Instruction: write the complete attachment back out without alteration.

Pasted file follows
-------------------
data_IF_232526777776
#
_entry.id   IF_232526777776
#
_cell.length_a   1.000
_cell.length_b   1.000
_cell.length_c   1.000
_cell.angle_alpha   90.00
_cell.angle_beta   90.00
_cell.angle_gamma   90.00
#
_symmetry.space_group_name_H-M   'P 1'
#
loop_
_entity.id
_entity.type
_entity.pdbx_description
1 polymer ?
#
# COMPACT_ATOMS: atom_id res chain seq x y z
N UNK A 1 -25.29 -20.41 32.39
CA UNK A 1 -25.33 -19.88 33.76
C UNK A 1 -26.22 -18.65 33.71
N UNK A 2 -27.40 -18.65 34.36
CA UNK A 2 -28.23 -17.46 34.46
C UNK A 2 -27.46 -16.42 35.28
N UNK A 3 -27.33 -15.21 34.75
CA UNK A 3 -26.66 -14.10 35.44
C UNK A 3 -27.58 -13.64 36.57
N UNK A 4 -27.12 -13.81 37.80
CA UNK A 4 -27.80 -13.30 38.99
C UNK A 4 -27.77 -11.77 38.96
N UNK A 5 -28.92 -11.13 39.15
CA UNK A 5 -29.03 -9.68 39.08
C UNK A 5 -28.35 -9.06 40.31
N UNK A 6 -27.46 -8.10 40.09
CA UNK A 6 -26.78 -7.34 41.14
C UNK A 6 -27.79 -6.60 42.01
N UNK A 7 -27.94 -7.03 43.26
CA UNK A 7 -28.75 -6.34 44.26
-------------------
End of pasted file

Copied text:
data_IF_232526777776
#
_entry.id   IF_232526777776
#
_cell.length_a   1.000
_cell.length_b   1.000
_cell.length_c   1.000
_cell.angle_alpha   90.00
_cell.angle_beta   90.00
_cell.angle_gamma   90.00
#
_symmetry.space_group_name_H-M   'P 1'
#
loop_
_entity.id
_entity.type
_entity.pdbx_description
1 polymer ?
#
# COMPACT_ATOMS: atom_id res chain seq x y z
N UNK A 1 -25.29 -20.41 32.39
CA UNK A 1 -25.33 -19.88 33.76
C UNK A 1 -26.22 -18.65 33.71
N UNK A 2 -27.40 -18.65 34.36
CA UNK A 2 -28.23 -17.46 34.46
C UNK A 2 -27.46 -16.42 35.28
N UNK A 3 -27.33 -15.21 34.75
CA UNK A 3 -26.66 -14.10 35.44
C UNK A 3 -27.58 -13.64 36.57
N UNK A 4 -27.12 -13.81 37.80
CA UNK A 4 -27.80 -13.30 38.99
C UNK A 4 -27.77 -11.77 38.96
N UNK A 5 -28.92 -11.13 39.15
CA UNK A 5 -29.03 -9.68 39.08
C UNK A 5 -28.35 -9.06 40.31
N UNK A 6 -27.46 -8.10 40.09
CA UNK A 6 -26.78 -7.34 41.14
C UNK A 6 -27.79 -6.60 42.01
N UNK A 7 -27.94 -7.03 43.26
CA UNK A 7 -28.75 -6.34 44.26